How Geographical Isolation and Aging in Place Can Be Accommodated Through Connected Health Stakeholder Management: Qualitative Study With Focus Groups

Sonia Chien-i Chen, Chenglian Liu, Zhenyuan Wang, Rodney Mcadam, Michael Brennan, Shirley Davey, Teng Yuan Cheng

Research output: Contribution to journalArticlepeer-review

6 Citations (Scopus)
80 Downloads (Pure)


Background: In remote areas, connected health (CH) is needed, but as local resources are often scarce and the purchasing power of residents is usually poor, it is a challenge to apply CH in these settings. In this study, CH is defended as a technological solution for reshaping the direction of health care to be more proactive, preventive, and precisely targeted—and thus, more effective.

Objective: The objective of this study was to explore the identity of CH stakeholders in remote areas of Taiwan and their interests and power in order to determine ideal strategies for applying CH. We aimed to explore the respective unknowns and discover insights for those facing similar issues.

Methods: Qualitative research was conducted to investigate and interpret the phenomena of the aging population in a remote setting. An exploratory approach was employed involving semistructured interviews with 22 participants from 8 remote allied case studies. The interviews explored perspectives on stakeholder arrangements, including the power and interests of stakeholders and the needs of all the parties in the ecosystem.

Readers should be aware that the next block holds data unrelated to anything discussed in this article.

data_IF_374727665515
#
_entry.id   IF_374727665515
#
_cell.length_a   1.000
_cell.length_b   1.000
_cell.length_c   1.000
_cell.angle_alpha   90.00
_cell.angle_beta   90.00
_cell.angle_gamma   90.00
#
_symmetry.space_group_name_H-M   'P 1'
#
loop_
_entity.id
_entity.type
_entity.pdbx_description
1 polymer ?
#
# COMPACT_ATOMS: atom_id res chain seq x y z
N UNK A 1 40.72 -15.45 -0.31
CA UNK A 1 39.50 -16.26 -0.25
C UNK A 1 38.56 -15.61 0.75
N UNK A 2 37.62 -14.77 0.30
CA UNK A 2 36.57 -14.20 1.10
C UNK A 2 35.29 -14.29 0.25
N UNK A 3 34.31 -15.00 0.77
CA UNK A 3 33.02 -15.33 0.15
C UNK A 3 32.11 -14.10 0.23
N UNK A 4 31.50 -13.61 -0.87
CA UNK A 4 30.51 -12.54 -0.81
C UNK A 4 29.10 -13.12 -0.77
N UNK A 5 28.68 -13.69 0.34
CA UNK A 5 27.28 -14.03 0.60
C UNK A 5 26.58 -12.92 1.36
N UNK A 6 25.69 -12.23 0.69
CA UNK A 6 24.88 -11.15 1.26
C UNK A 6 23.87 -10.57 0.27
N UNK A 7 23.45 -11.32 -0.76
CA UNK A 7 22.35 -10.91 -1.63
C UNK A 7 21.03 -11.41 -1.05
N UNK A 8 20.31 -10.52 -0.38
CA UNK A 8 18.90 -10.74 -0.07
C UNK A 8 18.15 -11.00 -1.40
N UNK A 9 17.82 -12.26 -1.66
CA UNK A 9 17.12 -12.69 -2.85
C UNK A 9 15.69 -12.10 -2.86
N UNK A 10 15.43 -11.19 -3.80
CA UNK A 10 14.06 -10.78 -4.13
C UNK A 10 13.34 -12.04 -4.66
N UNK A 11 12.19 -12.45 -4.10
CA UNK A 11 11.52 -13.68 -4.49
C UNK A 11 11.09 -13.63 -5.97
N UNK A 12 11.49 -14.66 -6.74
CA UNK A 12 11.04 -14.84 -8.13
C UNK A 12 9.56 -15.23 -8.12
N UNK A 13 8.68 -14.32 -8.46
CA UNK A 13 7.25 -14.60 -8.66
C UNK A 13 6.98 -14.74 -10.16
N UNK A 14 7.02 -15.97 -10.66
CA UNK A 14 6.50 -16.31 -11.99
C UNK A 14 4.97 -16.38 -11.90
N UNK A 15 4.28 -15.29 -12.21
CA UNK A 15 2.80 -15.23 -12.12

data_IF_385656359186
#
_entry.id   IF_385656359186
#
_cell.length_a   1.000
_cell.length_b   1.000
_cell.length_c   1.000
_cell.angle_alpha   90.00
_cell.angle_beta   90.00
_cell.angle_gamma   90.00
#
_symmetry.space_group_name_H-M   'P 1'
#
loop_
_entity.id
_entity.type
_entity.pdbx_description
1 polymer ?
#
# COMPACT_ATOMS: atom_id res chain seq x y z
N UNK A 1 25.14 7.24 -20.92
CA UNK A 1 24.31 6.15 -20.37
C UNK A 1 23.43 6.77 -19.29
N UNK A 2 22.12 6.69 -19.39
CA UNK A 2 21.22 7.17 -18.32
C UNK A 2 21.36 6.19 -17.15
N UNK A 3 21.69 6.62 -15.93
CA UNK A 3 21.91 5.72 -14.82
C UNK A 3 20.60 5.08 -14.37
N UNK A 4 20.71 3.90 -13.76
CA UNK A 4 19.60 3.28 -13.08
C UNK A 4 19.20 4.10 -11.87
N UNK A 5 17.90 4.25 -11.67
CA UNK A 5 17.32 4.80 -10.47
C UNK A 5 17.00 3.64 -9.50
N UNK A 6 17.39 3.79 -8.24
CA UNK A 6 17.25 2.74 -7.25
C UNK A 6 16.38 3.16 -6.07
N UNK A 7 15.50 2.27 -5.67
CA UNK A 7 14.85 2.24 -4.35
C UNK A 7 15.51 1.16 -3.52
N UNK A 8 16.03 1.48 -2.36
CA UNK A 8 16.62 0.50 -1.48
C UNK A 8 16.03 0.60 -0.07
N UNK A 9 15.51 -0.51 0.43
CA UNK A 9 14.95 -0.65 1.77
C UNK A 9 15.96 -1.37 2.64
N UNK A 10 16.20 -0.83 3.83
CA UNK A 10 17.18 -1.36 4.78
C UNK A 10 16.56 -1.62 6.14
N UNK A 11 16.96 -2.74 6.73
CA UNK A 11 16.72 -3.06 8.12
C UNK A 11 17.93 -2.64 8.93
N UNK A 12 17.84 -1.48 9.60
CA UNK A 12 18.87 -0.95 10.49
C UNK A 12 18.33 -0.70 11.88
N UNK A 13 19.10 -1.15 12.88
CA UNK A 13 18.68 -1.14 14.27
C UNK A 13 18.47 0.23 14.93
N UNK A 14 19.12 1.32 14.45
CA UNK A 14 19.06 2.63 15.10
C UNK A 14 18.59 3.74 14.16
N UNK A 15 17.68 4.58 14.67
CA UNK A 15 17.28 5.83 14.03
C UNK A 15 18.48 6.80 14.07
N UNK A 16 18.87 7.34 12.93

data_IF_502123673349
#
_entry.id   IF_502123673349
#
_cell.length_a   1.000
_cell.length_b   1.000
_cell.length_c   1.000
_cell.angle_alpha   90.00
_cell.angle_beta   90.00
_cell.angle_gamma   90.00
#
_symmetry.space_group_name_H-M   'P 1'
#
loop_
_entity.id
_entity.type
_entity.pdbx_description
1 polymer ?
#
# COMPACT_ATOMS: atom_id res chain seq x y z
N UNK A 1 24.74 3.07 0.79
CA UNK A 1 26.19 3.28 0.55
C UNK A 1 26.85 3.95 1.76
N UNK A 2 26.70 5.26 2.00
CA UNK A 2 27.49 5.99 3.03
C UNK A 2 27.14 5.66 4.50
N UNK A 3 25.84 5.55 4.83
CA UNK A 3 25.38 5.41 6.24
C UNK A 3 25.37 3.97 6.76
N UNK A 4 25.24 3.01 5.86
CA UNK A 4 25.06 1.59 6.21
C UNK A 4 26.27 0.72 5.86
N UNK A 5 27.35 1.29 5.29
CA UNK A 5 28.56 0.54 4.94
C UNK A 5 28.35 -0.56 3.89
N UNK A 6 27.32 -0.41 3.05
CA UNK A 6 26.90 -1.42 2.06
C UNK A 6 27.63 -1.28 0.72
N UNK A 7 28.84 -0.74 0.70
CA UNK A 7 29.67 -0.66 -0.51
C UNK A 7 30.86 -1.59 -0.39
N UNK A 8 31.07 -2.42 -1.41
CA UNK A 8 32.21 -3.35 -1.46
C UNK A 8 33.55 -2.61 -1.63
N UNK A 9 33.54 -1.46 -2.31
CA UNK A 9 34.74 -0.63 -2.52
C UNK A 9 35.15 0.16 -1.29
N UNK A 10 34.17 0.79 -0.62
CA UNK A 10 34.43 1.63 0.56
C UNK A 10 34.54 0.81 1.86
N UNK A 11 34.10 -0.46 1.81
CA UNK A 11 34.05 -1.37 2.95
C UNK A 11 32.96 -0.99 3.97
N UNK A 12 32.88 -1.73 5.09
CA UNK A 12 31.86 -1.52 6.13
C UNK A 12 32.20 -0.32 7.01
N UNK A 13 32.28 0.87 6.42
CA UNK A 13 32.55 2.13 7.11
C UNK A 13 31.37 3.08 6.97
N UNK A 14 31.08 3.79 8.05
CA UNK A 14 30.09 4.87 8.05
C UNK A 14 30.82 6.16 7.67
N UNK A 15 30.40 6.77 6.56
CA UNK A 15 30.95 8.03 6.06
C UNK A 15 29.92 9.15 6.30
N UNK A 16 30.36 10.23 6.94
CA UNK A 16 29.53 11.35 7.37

Results: Results were obtained from in-depth interviews and focus groups that included identifying the stakeholders of remote health and determining how they influence its practice, as well as how associated agreements bring competitive advantages. Stakeholders included people in government sectors, industrial players, academic researchers, end users, and their associates who described their perspectives on their power and interests in remote health service delivery. Specific facilitators of and barriers to effective delivery were identified. A number of themes, such as government interests and power of decision making, were corroborated across rural and remote services. These themes were broadly grouped into the disclosure of conflicts of interest, asymmetry in decision making, and data development for risk assessment.

Conclusions: This study contributes to current knowledge by exploring the features of CH in remote areas and investigating its implementation from the perspectives of stakeholder management. It offers insights into managing remote health through a CH platform, which can be used for preliminary quantitative research. Consequently, these findings could help to more effectively facilitate diverse stakeholder engagement for health information sharing and social interaction.
Original languageEnglish
Article numbere15976
JournalJournal of Medical Internet Research
Issue number5
Publication statusPublished (in print/issue) - 27 May 2020


  • Business strategy
  • Connected health care
  • Knowledge sharing
  • Population aging
  • Remote areas
  • Taiwan


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